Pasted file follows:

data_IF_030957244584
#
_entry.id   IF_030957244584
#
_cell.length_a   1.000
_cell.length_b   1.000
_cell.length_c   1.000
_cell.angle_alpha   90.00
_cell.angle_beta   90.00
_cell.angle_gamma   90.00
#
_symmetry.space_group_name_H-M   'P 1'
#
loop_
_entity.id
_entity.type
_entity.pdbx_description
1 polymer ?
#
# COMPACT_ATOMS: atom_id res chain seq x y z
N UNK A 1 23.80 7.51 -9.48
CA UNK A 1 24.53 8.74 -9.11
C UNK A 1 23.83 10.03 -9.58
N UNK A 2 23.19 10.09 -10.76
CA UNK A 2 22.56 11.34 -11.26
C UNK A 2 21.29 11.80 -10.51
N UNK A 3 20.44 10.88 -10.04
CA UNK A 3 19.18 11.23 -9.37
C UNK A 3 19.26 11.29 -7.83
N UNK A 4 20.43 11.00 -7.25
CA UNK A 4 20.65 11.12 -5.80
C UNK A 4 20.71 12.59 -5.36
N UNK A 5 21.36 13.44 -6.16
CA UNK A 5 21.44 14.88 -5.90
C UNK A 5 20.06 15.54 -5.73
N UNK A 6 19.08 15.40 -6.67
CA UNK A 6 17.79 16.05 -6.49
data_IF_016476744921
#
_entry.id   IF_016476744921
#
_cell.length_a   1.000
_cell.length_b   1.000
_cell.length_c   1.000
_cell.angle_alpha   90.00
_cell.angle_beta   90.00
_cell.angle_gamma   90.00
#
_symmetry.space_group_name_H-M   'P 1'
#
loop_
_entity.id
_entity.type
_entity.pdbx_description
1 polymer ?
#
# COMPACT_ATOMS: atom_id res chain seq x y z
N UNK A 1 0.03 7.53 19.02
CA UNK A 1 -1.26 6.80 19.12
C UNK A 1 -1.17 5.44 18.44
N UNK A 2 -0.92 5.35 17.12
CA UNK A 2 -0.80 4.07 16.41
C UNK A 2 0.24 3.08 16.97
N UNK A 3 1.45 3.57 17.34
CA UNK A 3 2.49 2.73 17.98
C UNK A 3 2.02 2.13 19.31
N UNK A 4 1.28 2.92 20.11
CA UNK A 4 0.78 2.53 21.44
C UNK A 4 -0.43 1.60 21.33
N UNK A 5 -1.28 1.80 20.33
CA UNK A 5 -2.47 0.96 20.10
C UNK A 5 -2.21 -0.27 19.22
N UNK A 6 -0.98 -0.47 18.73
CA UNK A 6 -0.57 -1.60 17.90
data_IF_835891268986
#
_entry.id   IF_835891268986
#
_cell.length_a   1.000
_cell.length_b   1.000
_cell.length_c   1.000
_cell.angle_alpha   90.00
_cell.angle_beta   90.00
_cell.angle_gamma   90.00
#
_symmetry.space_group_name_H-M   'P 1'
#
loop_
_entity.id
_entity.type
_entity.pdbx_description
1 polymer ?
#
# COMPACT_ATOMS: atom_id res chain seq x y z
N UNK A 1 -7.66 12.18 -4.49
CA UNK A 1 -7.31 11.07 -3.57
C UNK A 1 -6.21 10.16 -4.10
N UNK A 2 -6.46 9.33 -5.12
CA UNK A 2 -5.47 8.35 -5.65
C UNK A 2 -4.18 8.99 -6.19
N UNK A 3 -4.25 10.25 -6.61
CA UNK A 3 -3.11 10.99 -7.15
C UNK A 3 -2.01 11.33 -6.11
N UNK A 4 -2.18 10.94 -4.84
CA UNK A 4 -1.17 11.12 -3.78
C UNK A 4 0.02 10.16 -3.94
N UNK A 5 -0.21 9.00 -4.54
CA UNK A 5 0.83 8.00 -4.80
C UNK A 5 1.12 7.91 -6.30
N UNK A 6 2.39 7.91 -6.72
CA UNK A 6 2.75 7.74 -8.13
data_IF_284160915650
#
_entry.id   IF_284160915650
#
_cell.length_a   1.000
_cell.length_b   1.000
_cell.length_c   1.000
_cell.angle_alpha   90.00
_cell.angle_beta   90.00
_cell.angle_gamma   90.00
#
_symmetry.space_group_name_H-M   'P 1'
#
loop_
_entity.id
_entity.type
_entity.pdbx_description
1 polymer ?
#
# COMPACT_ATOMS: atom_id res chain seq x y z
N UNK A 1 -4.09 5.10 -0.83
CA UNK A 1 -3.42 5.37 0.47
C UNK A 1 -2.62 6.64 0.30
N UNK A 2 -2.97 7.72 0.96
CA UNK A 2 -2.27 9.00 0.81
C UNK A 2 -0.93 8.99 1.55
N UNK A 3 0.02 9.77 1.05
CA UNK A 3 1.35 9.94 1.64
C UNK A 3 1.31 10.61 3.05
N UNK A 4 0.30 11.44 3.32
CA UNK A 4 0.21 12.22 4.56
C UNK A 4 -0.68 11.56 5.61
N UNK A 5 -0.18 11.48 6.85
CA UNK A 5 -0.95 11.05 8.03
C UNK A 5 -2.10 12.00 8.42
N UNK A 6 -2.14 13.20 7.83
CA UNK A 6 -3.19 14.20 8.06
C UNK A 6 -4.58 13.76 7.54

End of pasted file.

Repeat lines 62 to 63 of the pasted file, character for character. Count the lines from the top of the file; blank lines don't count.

CA UNK A 2 -0.80 4.07 16.41
C UNK A 2 0.24 3.08 16.97